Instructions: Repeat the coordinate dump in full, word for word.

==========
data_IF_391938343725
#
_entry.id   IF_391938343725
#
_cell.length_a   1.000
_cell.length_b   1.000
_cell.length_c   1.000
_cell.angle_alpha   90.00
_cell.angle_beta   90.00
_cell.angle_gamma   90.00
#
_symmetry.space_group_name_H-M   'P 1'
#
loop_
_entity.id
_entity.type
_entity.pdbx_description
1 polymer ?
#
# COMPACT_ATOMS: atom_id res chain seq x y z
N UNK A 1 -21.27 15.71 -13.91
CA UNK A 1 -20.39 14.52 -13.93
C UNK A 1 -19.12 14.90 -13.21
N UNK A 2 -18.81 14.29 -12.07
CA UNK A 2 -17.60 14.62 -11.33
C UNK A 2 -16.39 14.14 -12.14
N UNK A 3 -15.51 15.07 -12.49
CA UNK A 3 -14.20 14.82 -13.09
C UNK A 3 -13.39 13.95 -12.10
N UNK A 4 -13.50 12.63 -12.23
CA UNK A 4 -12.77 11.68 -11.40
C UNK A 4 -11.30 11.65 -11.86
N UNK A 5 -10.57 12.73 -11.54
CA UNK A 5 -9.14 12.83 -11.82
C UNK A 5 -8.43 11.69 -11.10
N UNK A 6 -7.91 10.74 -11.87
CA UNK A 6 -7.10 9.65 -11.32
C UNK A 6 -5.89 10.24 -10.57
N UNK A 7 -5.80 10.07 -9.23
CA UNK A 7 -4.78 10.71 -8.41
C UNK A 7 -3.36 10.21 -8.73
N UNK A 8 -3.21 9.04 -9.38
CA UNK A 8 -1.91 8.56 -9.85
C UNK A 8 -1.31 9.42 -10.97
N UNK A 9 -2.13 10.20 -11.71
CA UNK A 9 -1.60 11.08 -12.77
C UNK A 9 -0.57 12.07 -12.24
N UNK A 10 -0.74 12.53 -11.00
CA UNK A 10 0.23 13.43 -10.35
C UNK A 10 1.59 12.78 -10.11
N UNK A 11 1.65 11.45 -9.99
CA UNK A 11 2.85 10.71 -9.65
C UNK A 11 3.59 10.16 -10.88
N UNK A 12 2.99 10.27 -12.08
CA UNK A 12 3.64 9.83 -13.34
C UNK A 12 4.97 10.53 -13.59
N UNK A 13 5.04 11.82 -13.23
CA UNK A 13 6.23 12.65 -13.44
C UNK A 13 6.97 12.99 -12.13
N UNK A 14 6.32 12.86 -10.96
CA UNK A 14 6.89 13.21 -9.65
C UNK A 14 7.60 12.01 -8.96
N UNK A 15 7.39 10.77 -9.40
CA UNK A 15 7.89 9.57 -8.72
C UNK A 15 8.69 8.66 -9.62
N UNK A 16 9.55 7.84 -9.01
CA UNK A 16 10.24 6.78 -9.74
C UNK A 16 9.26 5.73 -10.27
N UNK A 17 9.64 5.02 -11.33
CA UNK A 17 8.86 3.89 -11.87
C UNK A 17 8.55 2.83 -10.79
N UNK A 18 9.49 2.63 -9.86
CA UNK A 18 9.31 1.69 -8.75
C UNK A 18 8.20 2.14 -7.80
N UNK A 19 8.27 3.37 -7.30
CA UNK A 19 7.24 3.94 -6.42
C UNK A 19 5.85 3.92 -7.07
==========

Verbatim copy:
data_IF_391938343725
#
_entry.id   IF_391938343725
#
_cell.length_a   1.000
_cell.length_b   1.000
_cell.length_c   1.000
_cell.angle_alpha   90.00
_cell.angle_beta   90.00
_cell.angle_gamma   90.00
#
_symmetry.space_group_name_H-M   'P 1'
#
loop_
_entity.id
_entity.type
_entity.pdbx_description
1 polymer ?
#
# COMPACT_ATOMS: atom_id res chain seq x y z
N UNK A 1 -21.27 15.71 -13.91
CA UNK A 1 -20.39 14.52 -13.93
C UNK A 1 -19.12 14.90 -13.21
N UNK A 2 -18.81 14.29 -12.07
CA UNK A 2 -17.60 14.62 -11.33
C UNK A 2 -16.39 14.14 -12.14
N UNK A 3 -15.51 15.07 -12.49
CA UNK A 3 -14.20 14.82 -13.09
C UNK A 3 -13.39 13.95 -12.10
N UNK A 4 -13.50 12.63 -12.23
CA UNK A 4 -12.77 11.68 -11.40
C UNK A 4 -11.30 11.65 -11.86
N UNK A 5 -10.57 12.73 -11.54
CA UNK A 5 -9.14 12.83 -11.82
C UNK A 5 -8.43 11.69 -11.10
N UNK A 6 -7.91 10.74 -11.87
CA UNK A 6 -7.10 9.65 -11.32
C UNK A 6 -5.89 10.24 -10.57
N UNK A 7 -5.80 10.07 -9.23
CA UNK A 7 -4.78 10.71 -8.41
C UNK A 7 -3.36 10.21 -8.73
N UNK A 8 -3.21 9.04 -9.38
CA UNK A 8 -1.91 8.56 -9.85
C UNK A 8 -1.31 9.42 -10.97
N UNK A 9 -2.13 10.20 -11.71
CA UNK A 9 -1.60 11.08 -12.77
C UNK A 9 -0.57 12.07 -12.24
N UNK A 10 -0.74 12.53 -11.00
CA UNK A 10 0.23 13.43 -10.35
C UNK A 10 1.59 12.78 -10.11
N UNK A 11 1.65 11.45 -9.99
CA UNK A 11 2.85 10.71 -9.65
C UNK A 11 3.59 10.16 -10.88
N UNK A 12 2.99 10.27 -12.08
CA UNK A 12 3.64 9.83 -13.34
C UNK A 12 4.97 10.53 -13.59
N UNK A 13 5.04 11.82 -13.23
CA UNK A 13 6.23 12.65 -13.44
C UNK A 13 6.97 12.99 -12.13
N UNK A 14 6.32 12.86 -10.96
CA UNK A 14 6.89 13.21 -9.65
C UNK A 14 7.60 12.01 -8.96
N UNK A 15 7.39 10.77 -9.40
CA UNK A 15 7.89 9.57 -8.72
C UNK A 15 8.69 8.66 -9.62
N UNK A 16 9.55 7.84 -9.01
CA UNK A 16 10.24 6.78 -9.74
C UNK A 16 9.26 5.73 -10.27
N UNK A 17 9.64 5.02 -11.33
CA UNK A 17 8.86 3.89 -11.87
C UNK A 17 8.55 2.83 -10.79
N UNK A 18 9.49 2.63 -9.86
CA UNK A 18 9.31 1.69 -8.75
C UNK A 18 8.20 2.14 -7.80
N UNK A 19 8.27 3.37 -7.30
CA UNK A 19 7.24 3.94 -6.42
C UNK A 19 5.85 3.92 -7.07